Optimism from Oberweis
08/20/2004 12:00 am EST
Jim D. Oberweis, editor ofThe Oberweis Report, is one of the leading authorities on small cap investing. He looks for "turbo-charged" firms growing at 30%+ per year—yet trading at a p/e that is less than half of its growth rate. Here are some that make the grade.
"To assess the current market, I think we have to keep in mind the overall background of where we are coming from. In the fourth quarter of last year, the US had the strongest GDP growth of any quarter in almost 20 years and with continued solid growth this year, the economy in the United States is in pretty good shape. In addition, look at what’s going on in the world. The IMF estimates that the years 2004 and 2005 will be the best two-year period of GDP growth in the world economy in over a quarter of a century. We’ve got a pretty good overall environment. We have strong economies in China and India. Even Japan is coming alive again. And some of the Eastern European countries are doing well, which will help increase world demand for US manufactured goods as well. The overall economic picture is pretty good.
"We have extraordinarily low interest rates, which will go up considerably from here. I believe we’ve seen a major upturn in interest rates. There will be some political pressure to keep them under control, but when we get into 2005, I think we are going to see much higher rates— I mean 200 to 300 basis points over the 2005-2006 period in intermediate and long-term rates. Nevertheless, this will be coupled with a strong economy. We also have to look at valuations in the stock market. Valuations were obviously incredibly high in the late 1990s. They then went to fairly low points in 2002. Had a huge rally last year, but this year we’ve seen a significant correction in two ways. Earnings have risen significantly to reduce p/e multiples and prices have reduced p/e multiples the other way, by coming down. So p/e multiples have gone from pretty high levels earlier this year to more modest levels. I wouldn’t call them cheap, but they are average or below average, making the overall investment climate reasonably attractive. The last thing we need to make it really attractive is to have a real nasty sell off and have everyone saying, ‘Get me out. I don’t want to be in stocks anymore.’ We’re not quite there, but in some ways we are getting close. We are definitely seeing fear taking over from greed. I think that’s a very positive thing.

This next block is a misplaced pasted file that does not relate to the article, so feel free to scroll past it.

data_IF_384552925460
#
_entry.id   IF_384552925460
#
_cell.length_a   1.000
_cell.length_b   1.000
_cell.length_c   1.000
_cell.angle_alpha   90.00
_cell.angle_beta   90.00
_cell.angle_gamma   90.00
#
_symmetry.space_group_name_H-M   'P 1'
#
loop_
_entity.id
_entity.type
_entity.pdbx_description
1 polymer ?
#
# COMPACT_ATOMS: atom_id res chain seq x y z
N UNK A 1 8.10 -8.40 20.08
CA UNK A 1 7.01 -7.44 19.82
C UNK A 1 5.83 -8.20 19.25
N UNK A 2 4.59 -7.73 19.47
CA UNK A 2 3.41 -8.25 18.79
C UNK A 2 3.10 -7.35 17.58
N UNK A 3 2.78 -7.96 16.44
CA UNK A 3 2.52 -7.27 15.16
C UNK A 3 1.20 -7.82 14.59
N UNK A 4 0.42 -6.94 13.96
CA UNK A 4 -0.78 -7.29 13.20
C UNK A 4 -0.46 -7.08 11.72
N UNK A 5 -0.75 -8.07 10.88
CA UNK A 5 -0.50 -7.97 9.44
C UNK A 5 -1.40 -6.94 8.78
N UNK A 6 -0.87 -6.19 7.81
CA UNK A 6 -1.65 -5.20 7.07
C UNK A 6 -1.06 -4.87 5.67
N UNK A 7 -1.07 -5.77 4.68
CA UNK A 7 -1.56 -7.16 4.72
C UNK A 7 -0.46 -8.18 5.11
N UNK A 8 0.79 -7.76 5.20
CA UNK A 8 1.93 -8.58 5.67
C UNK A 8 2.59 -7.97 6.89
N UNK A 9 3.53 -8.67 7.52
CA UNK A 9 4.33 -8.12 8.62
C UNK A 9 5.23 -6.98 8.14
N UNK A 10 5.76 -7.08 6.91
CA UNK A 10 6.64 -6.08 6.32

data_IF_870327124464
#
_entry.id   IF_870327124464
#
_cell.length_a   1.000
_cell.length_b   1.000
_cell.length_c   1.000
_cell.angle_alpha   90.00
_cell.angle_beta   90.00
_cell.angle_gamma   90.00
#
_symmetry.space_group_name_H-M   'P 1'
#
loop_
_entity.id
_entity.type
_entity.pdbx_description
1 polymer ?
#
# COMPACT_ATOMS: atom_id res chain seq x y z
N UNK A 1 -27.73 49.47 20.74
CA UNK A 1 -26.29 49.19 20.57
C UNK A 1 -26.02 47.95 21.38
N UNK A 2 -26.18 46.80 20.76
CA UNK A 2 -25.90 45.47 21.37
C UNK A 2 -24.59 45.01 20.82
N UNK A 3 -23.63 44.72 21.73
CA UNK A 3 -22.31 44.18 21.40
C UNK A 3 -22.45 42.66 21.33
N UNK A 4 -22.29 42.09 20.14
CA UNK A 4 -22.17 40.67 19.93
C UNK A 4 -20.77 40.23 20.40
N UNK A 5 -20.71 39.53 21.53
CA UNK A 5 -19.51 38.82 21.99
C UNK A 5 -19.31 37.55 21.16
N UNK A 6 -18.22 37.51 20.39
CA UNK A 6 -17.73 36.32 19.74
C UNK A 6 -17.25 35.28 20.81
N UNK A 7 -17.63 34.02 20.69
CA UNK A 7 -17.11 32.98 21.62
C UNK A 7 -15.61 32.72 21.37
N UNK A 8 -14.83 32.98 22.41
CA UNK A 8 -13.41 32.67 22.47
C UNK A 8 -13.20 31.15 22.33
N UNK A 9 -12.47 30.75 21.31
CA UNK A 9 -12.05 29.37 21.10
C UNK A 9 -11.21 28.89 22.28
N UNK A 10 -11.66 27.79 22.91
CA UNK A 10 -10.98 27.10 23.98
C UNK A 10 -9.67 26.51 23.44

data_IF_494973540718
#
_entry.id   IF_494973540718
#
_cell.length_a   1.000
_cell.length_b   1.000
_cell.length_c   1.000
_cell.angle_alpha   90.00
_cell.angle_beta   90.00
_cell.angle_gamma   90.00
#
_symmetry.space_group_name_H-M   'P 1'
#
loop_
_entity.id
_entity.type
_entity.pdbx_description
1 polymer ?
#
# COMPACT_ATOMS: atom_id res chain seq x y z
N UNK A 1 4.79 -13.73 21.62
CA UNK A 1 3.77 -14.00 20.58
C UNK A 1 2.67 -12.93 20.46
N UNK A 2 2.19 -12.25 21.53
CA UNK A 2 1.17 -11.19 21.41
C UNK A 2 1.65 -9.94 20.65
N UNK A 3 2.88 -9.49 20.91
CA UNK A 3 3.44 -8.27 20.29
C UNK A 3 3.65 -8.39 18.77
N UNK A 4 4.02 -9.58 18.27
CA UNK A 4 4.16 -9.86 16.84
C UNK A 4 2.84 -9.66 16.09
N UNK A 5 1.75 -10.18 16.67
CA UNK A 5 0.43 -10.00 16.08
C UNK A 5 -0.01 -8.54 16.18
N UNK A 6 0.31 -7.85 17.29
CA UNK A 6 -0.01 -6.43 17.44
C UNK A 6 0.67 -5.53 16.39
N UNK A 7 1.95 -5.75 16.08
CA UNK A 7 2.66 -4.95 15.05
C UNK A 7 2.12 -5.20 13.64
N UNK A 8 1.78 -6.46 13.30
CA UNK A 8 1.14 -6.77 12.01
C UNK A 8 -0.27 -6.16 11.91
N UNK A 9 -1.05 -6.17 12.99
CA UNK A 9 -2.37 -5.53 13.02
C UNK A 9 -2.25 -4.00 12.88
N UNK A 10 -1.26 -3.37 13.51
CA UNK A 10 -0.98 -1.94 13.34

"Meanwhile, our investment approach hasn’t changed one iota in 20 years. We have three fundamental objectives. A company must be growing revenues at 30% or faster. So these are turbo-charged companies. They must be prosperous and growing earnings at 30% of better rate. And they must be cheap in relation to their rate of growth. The p/e can’t be greater than half the rate of growth, so a company growing at 50% a year, has to have a p/e multiple of 25 or less. Having said that, our portfolio of all three of our funds has an average growth rate of revenues and earnings in excess of 50% and the p/e to growth rate has now dropped back thanks to the decline in the market to some of the lower values we’ve seen in quite awhile.
"There is a company called Connetics (CNCT NASDAQ) in the dermatology area that is showing exceptional growth rates. It’s a perfect example of the type of investment philosophy that we use. Earnings are growing very rapidly. Revenues are growing very rapidly. The p/e is low in relation to growth and the icing on the cake is that they have two additional products in the acne solution area that are about to be approved by the FDA. They are in the final stages of testing. When those are approved—and we think that will happen in a matter of months— that should help to assure consistent, significant additional growth for the next couple of years.
"I think that certain areas such as gold mining or oil and gas are probably reasonable investment sectors. I believe the market is pricing in oil and gas stocks based on a value for oil of something in the $25 to $30 per barrel range. It is possible that oil will drop back to that range, but it’s also possible it won’t. If oil remains in the $35 to $45 range, I believe that most of the oil and natural gas stocks are extremely attractive at their current valuations. One I'd mention is a small company, Carrizo Oil & Gas (CRZO NASDAQ), which is run by a gentleman with 15 years of experience at Shell. It’s a very low-cost operation. Most of their production is on-shore in the United States. They take some marginal wells, operate them with very low costs and they are able to produce very good returns. If oil and gas stay in the current area, I think we will see huge increases in both revenues and earnings over the next couple of years."